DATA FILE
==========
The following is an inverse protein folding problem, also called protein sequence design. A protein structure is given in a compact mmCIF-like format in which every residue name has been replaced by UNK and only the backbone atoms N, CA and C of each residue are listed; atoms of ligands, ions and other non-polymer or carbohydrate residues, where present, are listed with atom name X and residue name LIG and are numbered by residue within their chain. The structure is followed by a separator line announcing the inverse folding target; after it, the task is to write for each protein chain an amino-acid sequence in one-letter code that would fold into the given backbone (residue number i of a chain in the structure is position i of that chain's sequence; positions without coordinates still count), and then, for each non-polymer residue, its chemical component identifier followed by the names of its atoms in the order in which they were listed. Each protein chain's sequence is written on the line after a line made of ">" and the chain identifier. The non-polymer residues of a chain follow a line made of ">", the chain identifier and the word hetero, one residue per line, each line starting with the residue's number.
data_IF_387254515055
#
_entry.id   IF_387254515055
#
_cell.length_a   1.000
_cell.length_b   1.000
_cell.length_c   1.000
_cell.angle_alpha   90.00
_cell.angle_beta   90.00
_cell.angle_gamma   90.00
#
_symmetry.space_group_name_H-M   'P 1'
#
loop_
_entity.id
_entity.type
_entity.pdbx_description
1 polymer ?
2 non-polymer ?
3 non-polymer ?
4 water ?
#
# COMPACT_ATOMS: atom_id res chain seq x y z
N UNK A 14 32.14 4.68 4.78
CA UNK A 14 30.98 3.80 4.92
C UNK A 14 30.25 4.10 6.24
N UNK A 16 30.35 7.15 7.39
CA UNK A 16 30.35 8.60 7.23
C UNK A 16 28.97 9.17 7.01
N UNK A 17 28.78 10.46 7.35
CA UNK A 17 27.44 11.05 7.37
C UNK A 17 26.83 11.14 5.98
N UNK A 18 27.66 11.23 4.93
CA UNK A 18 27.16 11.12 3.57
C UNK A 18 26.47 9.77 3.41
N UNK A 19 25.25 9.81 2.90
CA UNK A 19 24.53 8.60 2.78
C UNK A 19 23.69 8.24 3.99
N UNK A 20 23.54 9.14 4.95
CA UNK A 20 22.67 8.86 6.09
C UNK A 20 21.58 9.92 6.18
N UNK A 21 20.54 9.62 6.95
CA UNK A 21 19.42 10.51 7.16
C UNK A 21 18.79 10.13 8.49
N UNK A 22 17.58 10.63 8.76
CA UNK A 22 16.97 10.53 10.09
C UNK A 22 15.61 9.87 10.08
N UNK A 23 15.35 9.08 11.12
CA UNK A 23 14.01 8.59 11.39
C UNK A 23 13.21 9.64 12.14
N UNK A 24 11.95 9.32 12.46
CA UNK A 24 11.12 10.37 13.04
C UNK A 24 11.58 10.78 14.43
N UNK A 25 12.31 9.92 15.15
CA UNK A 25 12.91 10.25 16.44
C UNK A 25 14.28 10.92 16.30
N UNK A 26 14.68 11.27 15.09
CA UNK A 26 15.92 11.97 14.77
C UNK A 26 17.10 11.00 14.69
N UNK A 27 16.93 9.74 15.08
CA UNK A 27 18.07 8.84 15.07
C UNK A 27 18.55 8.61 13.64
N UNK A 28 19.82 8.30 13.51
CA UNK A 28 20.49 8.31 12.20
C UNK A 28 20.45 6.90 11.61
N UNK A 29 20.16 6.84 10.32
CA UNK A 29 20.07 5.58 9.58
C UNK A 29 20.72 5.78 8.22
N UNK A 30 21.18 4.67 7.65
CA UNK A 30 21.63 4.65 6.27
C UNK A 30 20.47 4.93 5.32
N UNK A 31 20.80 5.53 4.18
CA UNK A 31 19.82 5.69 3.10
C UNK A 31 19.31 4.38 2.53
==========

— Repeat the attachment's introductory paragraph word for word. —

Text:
The following is an inverse protein folding problem, also called protein sequence design. A protein structure is given in a compact mmCIF-like format in which every residue name has been replaced by UNK and only the backbone atoms N, CA and C of each residue are listed; atoms of ligands, ions and other non-polymer or carbohydrate residues, where present, are listed with atom name X and residue name LIG and are numbered by residue within their chain. The structure is followed by a separator line announcing the inverse folding target; after it, the task is to write for each protein chain an amino-acid sequence in one-letter code that would fold into the given backbone (residue number i of a chain in the structure is position i of that chain's sequence; positions without coordinates still count), and then, for each non-polymer residue, its chemical component identifier followed by the names of its atoms in the order in which they were listed. Each protein chain's sequence is written on the line after a line made of ">" and the chain identifier. The non-polymer residues of a chain follow a line made of ">", the chain identifier and the word hetero, one residue per line, each line starting with the residue's number.